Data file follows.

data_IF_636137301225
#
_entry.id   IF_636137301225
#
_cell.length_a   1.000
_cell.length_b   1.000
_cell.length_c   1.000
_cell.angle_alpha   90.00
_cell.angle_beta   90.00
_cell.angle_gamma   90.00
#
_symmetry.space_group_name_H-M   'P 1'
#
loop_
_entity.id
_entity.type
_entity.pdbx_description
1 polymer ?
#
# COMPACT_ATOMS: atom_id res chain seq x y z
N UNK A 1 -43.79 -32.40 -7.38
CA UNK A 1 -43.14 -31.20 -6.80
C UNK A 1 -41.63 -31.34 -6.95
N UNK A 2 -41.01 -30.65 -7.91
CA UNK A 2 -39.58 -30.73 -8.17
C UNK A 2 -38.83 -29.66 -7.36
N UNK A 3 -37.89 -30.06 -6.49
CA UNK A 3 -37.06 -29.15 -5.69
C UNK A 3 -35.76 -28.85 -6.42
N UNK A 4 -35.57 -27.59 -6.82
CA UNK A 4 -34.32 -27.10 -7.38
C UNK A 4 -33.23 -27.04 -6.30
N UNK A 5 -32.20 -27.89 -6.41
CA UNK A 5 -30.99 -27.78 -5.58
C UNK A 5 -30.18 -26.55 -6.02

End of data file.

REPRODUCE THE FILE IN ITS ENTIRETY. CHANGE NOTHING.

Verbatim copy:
data_IF_636137301225
#
_entry.id   IF_636137301225
#
_cell.length_a   1.000
_cell.length_b   1.000
_cell.length_c   1.000
_cell.angle_alpha   90.00
_cell.angle_beta   90.00
_cell.angle_gamma   90.00
#
_symmetry.space_group_name_H-M   'P 1'
#
loop_
_entity.id
_entity.type
_entity.pdbx_description
1 polymer ?
#
# COMPACT_ATOMS: atom_id res chain seq x y z
N UNK A 1 -43.79 -32.40 -7.38
CA UNK A 1 -43.14 -31.20 -6.80
C UNK A 1 -41.63 -31.34 -6.95
N UNK A 2 -41.01 -30.65 -7.91
CA UNK A 2 -39.58 -30.73 -8.17
C UNK A 2 -38.83 -29.66 -7.36
N UNK A 3 -37.89 -30.06 -6.49
CA UNK A 3 -37.06 -29.15 -5.69
C UNK A 3 -35.76 -28.85 -6.42
N UNK A 4 -35.57 -27.59 -6.82
CA UNK A 4 -34.32 -27.10 -7.38
C UNK A 4 -33.23 -27.04 -6.30
N UNK A 5 -32.20 -27.89 -6.41
CA UNK A 5 -30.99 -27.78 -5.58
C UNK A 5 -30.18 -26.55 -6.02